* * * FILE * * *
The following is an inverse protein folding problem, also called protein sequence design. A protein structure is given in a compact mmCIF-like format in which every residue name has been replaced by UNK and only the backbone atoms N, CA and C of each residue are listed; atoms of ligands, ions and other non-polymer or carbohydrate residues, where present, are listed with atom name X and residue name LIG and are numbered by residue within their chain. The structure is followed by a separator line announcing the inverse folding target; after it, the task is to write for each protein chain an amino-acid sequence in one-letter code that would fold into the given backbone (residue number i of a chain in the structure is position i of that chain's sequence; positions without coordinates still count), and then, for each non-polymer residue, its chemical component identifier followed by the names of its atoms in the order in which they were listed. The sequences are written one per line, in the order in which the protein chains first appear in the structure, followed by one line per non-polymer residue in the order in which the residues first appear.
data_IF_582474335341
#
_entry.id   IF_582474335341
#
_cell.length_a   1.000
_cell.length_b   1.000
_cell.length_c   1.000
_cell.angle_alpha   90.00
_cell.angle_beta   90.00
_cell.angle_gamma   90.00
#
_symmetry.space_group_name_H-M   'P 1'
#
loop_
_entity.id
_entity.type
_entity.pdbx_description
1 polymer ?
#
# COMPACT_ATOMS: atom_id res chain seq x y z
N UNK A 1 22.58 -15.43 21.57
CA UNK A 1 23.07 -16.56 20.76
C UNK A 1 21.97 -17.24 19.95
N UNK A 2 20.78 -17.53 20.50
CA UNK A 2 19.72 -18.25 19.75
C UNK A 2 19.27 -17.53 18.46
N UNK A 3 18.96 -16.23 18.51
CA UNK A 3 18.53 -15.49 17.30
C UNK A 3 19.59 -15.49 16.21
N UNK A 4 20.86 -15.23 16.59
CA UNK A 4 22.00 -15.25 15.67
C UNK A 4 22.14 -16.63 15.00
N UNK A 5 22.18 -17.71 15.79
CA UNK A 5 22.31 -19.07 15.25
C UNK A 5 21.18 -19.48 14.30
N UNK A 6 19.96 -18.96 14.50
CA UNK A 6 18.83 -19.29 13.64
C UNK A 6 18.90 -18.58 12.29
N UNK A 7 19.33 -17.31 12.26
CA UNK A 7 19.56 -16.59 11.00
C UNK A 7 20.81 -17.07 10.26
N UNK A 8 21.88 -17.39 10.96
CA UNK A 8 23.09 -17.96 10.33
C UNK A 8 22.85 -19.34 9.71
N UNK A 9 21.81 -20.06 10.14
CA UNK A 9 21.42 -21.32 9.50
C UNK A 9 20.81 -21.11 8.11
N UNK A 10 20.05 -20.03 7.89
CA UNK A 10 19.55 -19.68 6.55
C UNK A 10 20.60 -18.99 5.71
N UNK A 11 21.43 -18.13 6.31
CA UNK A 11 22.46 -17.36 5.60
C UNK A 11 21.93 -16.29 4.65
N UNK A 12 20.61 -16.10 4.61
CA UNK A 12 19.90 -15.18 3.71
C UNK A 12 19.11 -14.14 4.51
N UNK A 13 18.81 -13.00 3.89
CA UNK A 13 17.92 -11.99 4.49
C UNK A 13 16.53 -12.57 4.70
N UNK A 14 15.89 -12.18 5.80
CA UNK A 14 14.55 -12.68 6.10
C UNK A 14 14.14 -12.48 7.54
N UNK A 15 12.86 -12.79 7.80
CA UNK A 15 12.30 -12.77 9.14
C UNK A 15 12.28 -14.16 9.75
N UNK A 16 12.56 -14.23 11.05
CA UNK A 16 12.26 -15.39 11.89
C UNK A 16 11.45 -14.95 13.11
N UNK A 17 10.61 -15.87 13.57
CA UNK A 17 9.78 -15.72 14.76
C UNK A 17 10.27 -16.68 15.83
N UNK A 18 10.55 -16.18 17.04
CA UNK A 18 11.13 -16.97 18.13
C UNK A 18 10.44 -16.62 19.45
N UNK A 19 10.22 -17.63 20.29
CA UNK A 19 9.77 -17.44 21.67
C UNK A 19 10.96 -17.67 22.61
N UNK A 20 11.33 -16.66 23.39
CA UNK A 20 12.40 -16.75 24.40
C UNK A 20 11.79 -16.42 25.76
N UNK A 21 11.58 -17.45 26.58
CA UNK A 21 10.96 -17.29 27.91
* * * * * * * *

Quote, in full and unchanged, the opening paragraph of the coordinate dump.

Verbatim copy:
The following is an inverse protein folding problem, also called protein sequence design. A protein structure is given in a compact mmCIF-like format in which every residue name has been replaced by UNK and only the backbone atoms N, CA and C of each residue are listed; atoms of ligands, ions and other non-polymer or carbohydrate residues, where present, are listed with atom name X and residue name LIG and are numbered by residue within their chain. The structure is followed by a separator line announcing the inverse folding target; after it, the task is to write for each protein chain an amino-acid sequence in one-letter code that would fold into the given backbone (residue number i of a chain in the structure is position i of that chain's sequence; positions without coordinates still count), and then, for each non-polymer residue, its chemical component identifier followed by the names of its atoms in the order in which they were listed. The sequences are written one per line, in the order in which the protein chains first appear in the structure, followed by one line per non-polymer residue in the order in which the residues first appear.